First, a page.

A professional ballerina is to receive a first-class degree from a university after six years of juggling a course alongside her full-time career as a dancer.
When not on stage as the sugar plum fairy or the snow queen, Scottish Ballet star Constance Devernay-Laurence worked on her Open University BSc (honours) sport, fitness and coaching studies.
The 31-year-old is a principal ballerina, the highest rank within a professional dance company.
The part-time university course took six years to complete, during which time Ms Devernay-Laurence performed in more than 17 different productions, including as Odette/Odile in Swan Lake, the Sugar Plum Fairy in The Nutcracker, Mary Vetsera in The Scandal At Mayerling, Cinderella in Cinderella, Swanhilda in Coppelia and The Snow Queen in The Snow Queen.
The professional dancer, who lives in Glasgow, said it was a fine balance completing her studies with an ongoing, physically taxing performance schedule, which involved travelling abroad for international shows.
“It was definitely challenging at times to fit my studies around the company’s heavy rehearsal and performance schedule and its inevitable toll on my body,” she said.
“But, in a way, it allowed me to have an escape from ballet and get some perspective on what is a demanding career.”
Ms Devernay-Laurence, originally from Amiens, France, said she learned valuable psychological and physiological skills on her course which made her a better and stronger dancer.
Surprisingly, she said the backstage dressing rooms proved to be the perfect place to study.
“I studied mainly in the evenings after rehearsals, or during the day, between performances,” she said.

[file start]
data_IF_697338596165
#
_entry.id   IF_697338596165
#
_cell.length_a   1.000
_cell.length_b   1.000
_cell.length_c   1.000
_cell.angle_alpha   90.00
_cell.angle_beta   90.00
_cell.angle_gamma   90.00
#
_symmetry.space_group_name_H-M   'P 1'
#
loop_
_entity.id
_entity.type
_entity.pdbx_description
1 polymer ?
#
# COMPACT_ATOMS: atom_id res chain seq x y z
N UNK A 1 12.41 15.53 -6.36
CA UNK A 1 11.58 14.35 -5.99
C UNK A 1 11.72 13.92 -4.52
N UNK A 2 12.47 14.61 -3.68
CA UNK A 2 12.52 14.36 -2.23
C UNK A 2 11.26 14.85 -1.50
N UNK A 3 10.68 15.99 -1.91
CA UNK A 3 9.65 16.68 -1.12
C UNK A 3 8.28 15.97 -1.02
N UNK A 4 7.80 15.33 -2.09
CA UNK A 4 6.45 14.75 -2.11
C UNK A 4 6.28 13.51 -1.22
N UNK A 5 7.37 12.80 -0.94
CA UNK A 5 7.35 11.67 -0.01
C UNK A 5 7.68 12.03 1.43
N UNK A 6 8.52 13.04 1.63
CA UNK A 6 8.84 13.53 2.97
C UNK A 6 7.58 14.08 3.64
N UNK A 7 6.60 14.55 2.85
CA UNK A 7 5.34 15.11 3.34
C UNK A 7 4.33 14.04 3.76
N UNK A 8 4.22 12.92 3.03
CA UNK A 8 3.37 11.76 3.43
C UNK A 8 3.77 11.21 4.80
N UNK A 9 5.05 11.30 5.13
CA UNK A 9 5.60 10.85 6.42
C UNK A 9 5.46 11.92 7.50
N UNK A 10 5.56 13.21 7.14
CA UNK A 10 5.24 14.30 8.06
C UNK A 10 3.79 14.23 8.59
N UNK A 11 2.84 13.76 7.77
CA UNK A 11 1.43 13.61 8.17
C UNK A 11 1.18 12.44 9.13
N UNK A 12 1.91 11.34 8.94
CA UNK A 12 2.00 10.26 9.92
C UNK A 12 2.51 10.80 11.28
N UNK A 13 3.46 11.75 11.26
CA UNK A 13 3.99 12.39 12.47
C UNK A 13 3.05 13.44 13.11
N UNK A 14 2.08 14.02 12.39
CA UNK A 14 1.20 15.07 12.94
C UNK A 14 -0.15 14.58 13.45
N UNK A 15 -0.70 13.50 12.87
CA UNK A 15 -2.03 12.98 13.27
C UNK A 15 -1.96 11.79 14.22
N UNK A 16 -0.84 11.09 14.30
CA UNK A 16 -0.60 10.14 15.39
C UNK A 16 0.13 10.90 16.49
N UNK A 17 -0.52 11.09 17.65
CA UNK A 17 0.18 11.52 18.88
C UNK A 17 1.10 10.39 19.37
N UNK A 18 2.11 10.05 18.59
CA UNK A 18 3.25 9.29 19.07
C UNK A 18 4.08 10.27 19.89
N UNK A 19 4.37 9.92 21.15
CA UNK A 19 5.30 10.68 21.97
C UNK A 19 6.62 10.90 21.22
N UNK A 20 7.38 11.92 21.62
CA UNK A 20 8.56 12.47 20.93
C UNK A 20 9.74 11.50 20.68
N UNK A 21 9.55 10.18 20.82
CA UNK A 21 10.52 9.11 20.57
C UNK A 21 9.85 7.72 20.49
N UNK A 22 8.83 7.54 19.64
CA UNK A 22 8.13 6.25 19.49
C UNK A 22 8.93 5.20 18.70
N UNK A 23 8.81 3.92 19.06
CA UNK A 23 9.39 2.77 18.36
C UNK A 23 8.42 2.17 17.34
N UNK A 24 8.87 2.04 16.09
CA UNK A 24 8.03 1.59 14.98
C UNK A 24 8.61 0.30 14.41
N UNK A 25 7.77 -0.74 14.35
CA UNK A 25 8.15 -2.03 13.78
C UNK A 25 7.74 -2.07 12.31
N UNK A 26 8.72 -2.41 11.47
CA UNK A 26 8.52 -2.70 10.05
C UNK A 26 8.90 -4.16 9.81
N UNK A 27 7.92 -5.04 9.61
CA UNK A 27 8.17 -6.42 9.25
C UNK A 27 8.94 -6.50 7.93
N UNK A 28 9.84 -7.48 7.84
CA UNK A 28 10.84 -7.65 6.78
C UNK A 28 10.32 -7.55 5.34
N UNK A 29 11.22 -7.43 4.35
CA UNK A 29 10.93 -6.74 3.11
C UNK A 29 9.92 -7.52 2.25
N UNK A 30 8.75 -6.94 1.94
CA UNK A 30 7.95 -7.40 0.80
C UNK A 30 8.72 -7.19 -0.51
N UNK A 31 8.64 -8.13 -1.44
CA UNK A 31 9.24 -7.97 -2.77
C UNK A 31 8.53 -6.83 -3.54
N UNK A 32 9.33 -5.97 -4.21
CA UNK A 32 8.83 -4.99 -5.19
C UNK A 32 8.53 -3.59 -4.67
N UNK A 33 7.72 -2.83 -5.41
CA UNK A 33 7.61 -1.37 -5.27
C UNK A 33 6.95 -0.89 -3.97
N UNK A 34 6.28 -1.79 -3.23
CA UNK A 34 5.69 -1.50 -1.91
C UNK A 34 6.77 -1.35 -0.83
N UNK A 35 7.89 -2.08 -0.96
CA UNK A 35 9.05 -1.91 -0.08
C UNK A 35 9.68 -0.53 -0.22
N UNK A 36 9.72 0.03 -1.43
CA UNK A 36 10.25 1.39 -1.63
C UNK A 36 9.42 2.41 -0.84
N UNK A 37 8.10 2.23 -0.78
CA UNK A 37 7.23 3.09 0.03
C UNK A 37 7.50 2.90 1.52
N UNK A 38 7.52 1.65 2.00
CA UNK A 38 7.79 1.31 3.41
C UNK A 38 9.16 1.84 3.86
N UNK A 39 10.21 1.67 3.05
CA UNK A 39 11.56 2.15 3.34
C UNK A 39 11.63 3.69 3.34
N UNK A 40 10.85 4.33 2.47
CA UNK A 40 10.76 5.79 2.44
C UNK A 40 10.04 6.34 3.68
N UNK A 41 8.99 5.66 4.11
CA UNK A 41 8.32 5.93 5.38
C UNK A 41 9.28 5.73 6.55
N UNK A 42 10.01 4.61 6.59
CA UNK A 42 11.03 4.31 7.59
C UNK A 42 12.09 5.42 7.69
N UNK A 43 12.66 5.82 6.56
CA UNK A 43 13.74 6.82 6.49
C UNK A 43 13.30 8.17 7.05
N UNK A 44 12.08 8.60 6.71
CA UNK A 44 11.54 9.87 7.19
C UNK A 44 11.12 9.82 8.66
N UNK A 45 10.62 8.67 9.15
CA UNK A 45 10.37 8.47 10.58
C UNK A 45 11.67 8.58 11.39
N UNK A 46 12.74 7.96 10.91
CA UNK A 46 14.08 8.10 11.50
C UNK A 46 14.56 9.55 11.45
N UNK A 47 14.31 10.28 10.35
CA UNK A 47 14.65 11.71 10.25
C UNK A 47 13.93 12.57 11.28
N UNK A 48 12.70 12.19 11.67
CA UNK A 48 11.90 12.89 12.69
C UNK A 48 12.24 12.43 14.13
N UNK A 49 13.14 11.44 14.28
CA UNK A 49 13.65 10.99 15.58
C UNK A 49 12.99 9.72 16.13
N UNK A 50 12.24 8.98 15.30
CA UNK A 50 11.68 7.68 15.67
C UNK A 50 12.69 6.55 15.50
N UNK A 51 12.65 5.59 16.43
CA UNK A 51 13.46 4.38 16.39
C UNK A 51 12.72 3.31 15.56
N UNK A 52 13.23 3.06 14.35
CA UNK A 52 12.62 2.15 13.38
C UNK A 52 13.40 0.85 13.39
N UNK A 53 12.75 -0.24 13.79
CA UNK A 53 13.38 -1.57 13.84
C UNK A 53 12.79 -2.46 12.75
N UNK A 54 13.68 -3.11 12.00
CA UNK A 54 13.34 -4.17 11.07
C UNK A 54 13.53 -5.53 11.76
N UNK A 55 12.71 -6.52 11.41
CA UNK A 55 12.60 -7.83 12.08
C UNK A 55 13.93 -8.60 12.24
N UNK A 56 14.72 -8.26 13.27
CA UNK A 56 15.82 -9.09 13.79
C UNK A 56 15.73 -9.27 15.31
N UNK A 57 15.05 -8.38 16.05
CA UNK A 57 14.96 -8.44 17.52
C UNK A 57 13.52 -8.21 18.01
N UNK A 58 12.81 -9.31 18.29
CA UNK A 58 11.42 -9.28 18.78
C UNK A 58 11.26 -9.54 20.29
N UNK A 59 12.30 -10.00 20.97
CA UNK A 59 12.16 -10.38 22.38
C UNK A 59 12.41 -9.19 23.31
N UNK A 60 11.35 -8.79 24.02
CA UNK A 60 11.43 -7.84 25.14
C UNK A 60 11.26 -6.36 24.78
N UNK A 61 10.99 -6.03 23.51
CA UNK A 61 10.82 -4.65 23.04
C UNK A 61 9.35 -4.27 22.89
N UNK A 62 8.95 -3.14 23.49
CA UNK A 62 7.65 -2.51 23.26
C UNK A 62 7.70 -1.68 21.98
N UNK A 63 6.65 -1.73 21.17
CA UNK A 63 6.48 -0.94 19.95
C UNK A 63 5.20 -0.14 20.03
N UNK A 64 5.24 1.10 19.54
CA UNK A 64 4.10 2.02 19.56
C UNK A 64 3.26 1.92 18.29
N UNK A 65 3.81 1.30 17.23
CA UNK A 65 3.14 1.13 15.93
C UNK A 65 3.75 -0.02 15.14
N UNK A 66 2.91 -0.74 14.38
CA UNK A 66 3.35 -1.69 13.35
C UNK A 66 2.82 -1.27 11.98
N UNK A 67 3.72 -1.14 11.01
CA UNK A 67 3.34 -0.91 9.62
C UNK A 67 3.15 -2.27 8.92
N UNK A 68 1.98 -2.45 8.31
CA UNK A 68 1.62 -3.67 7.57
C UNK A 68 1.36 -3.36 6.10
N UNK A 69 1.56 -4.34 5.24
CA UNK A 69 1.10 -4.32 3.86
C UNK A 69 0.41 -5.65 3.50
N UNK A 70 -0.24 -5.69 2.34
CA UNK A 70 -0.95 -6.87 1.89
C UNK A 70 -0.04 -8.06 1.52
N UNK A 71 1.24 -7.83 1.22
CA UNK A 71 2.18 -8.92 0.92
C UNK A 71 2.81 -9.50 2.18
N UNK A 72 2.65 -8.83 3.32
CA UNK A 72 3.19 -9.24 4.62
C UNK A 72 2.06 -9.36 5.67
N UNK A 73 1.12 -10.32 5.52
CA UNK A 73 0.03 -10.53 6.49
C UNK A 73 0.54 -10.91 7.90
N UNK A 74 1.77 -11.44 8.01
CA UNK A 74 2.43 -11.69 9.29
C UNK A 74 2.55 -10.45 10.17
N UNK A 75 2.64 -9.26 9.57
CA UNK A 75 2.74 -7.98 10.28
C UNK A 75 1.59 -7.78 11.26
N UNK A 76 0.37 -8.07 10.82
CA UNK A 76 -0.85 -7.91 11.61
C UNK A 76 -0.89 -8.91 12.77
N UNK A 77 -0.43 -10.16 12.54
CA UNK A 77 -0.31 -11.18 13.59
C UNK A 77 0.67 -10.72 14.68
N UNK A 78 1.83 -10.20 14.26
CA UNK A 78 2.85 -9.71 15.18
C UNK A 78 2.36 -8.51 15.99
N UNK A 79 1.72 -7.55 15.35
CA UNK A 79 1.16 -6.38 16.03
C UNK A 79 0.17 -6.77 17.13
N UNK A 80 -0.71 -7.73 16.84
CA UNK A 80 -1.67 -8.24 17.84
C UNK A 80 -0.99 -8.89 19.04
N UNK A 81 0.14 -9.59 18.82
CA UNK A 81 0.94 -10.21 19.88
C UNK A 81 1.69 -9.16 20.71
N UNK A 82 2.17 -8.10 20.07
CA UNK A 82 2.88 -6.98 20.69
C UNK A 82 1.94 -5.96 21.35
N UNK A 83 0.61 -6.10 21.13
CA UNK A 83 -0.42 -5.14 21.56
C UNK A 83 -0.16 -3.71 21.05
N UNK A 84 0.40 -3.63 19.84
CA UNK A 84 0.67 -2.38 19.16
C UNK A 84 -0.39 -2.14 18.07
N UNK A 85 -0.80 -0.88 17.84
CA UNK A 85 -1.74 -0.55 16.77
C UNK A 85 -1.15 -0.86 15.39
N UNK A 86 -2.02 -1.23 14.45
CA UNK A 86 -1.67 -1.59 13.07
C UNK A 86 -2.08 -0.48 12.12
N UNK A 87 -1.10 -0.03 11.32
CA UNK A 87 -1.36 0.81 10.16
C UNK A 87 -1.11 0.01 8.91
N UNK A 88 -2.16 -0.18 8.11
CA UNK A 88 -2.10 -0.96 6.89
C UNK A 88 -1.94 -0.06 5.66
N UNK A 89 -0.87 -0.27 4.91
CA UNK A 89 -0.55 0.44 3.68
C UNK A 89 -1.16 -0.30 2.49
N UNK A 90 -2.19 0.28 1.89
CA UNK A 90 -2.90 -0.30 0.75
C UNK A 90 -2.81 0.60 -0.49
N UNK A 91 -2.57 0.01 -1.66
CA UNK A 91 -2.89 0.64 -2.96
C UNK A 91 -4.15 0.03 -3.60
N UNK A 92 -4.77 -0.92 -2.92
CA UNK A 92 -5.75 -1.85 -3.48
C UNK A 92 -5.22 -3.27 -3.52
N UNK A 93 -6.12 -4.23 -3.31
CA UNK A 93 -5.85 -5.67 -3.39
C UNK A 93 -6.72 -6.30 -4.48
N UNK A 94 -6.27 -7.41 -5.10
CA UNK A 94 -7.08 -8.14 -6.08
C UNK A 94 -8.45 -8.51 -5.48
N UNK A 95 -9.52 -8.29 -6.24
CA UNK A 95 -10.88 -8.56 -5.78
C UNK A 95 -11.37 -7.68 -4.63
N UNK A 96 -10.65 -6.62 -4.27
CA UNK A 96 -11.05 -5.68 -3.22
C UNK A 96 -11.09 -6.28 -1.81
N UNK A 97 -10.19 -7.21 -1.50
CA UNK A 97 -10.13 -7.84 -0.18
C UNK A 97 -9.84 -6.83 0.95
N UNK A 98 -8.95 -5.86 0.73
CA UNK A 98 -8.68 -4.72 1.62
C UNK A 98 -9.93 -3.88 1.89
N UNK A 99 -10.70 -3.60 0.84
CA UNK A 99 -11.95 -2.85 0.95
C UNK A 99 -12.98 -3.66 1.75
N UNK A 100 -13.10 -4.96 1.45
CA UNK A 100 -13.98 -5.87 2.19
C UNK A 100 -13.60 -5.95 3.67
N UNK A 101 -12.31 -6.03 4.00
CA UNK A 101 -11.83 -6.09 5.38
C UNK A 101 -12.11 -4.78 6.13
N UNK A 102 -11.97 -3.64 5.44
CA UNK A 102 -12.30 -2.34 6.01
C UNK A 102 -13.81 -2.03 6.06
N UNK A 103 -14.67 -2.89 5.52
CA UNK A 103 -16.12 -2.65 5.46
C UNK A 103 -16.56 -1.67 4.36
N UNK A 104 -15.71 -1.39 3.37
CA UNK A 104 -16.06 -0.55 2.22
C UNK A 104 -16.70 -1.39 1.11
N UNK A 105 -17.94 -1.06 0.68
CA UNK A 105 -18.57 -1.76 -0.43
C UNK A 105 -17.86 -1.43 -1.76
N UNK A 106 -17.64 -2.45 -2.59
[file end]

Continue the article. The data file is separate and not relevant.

“My favourite place to study is in my dressing room in theatres, as it is a quiet place where I can find my focus.
“Touring nationally and internationally with Scottish Ballet meant that I could find time to study during our travel.”
Ms Devernay-Laurence joined Scottish Ballet in 2009.
She was promoted to soloist – above the corps de ballet but below principal dancer – in 2014.
She then became a principal dancer in 2016.
Alongside her ballet career, Ms Devernay-Laurence also teaches yoga and all-level ballet classes and workshops.
She will be back on stage this winter with a further performance of The Snow Queen.
“It’s great to be able to inspire other people through dance both on and off stage,” she added.
“Studying with the Open University has also boosted my confidence and promoted my own inner drive to keep learning.
“I now feel better equipped to transition from my career as a professional ballet dancer when the time is right, but also to tackle everyday challenges.”
Ms Devernay-Laurence will receive her degree on Friday at the Royal Concert Hall in Glasgow along with her other fellow graduates.
Susan Stewart, director of the Open University in Scotland, said: “The same focus and determination that Constance demonstrates in her ballet career shines through in her degree achievement.
“Her story is a fantastic example of how you can combine Open University study with work and other aspects of your life.
“More than three-quarters of our students in Scotland work full-time or part-time while studying with us.
“It is very flexible, you don’t need previous qualifications, and you can enrol for one module at a time, choosing whether or not to build up a certificate, diploma, or degree.”